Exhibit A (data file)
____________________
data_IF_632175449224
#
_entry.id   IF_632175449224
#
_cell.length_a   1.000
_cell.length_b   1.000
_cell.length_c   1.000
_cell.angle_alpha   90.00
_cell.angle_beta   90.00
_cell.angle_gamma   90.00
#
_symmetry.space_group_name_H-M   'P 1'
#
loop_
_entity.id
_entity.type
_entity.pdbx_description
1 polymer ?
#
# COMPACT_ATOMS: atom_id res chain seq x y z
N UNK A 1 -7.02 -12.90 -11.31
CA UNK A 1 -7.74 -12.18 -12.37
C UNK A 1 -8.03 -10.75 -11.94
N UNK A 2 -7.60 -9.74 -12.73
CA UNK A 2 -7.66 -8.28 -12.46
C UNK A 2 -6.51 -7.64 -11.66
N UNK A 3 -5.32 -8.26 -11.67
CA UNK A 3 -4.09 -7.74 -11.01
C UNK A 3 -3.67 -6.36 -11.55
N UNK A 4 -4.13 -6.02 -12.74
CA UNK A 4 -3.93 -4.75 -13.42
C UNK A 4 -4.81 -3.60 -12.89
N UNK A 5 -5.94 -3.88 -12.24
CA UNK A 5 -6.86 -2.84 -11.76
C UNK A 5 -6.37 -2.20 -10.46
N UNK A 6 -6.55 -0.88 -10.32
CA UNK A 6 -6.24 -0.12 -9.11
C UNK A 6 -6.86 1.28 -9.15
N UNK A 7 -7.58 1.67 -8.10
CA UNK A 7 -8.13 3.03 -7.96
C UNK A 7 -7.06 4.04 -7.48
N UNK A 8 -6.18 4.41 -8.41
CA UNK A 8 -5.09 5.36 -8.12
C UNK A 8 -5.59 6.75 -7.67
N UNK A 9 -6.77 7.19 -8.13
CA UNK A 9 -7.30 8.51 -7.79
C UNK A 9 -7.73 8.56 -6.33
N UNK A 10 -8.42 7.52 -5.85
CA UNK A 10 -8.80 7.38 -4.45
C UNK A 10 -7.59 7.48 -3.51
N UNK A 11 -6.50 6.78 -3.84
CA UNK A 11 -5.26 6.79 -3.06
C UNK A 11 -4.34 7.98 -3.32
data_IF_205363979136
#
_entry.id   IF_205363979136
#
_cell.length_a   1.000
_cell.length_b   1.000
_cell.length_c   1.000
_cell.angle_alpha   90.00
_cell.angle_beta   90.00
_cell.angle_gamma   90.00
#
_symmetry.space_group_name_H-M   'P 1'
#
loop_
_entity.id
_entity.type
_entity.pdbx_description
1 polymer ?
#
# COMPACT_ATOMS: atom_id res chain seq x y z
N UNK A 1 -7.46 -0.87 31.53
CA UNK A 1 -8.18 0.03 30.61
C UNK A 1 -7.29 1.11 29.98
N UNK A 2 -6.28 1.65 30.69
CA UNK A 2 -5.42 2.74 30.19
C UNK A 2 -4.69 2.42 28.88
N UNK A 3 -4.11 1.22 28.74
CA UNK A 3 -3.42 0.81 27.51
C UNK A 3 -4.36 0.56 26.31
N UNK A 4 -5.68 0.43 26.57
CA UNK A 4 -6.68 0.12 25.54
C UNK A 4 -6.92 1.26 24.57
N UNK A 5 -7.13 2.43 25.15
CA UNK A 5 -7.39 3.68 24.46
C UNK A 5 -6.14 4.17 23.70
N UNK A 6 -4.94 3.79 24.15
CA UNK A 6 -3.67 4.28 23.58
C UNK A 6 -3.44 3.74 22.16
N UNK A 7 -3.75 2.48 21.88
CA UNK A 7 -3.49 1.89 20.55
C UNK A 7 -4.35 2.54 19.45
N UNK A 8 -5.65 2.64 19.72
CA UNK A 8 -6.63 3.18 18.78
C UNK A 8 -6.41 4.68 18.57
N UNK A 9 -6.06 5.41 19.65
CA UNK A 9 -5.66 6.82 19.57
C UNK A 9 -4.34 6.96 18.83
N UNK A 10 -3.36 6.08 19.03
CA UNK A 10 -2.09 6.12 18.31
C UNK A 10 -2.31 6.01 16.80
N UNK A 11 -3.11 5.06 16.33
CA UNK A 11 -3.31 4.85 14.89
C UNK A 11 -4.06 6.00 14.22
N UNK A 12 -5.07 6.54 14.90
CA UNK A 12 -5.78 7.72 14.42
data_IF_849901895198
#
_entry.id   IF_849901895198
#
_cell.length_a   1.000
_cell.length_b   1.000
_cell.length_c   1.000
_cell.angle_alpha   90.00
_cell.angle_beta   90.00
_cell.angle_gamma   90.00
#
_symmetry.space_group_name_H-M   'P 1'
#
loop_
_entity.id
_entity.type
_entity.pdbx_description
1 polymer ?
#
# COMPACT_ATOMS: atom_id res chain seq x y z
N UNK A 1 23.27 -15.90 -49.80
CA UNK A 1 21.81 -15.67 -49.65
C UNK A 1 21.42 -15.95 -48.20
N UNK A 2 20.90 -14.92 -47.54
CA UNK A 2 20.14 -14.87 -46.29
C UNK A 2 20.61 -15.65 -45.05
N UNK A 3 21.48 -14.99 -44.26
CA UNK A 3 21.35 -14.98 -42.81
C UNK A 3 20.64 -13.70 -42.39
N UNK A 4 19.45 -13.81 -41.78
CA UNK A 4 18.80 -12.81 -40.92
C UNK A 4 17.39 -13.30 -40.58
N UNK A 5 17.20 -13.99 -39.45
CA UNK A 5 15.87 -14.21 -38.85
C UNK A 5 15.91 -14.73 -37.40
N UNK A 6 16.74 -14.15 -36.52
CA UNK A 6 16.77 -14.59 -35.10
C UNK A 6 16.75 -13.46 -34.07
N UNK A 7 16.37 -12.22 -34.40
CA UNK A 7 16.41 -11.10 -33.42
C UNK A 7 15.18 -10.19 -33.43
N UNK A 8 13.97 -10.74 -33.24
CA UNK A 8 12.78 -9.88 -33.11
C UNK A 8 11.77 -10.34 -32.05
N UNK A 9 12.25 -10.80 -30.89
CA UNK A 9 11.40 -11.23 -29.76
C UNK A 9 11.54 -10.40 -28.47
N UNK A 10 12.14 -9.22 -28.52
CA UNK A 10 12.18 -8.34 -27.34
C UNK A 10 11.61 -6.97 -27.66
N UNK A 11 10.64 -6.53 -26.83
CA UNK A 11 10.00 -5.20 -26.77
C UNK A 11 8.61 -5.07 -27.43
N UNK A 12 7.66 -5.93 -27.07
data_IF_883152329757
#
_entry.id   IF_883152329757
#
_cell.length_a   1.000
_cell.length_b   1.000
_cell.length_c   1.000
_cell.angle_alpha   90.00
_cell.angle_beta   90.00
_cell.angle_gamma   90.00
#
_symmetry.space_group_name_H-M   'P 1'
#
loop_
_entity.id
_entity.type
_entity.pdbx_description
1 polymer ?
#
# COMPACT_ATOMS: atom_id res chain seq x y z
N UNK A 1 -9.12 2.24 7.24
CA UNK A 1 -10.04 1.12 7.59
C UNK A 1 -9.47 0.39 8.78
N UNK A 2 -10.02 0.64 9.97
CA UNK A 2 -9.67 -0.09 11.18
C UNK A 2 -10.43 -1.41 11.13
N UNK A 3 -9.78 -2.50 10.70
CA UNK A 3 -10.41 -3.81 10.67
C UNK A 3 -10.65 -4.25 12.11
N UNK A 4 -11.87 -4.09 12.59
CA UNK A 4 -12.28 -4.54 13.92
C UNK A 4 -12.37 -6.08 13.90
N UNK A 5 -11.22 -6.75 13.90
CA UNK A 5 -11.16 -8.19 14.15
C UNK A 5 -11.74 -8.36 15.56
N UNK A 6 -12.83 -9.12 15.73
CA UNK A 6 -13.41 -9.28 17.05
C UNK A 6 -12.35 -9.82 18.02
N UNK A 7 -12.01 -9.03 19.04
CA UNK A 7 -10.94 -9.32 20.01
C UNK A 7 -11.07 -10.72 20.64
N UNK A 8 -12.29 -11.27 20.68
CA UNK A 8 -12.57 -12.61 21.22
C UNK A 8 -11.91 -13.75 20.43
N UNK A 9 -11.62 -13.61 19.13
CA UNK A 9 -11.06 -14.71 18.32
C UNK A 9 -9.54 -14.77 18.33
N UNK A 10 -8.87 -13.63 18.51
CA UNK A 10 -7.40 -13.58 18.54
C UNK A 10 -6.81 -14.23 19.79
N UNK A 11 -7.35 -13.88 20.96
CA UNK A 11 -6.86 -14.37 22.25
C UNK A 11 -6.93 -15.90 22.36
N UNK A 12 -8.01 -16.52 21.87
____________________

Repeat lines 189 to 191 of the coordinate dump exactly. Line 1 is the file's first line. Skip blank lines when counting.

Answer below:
N UNK A 3 -9.78 -2.50 10.70
CA UNK A 3 -10.41 -3.81 10.67
C UNK A 3 -10.65 -4.25 12.11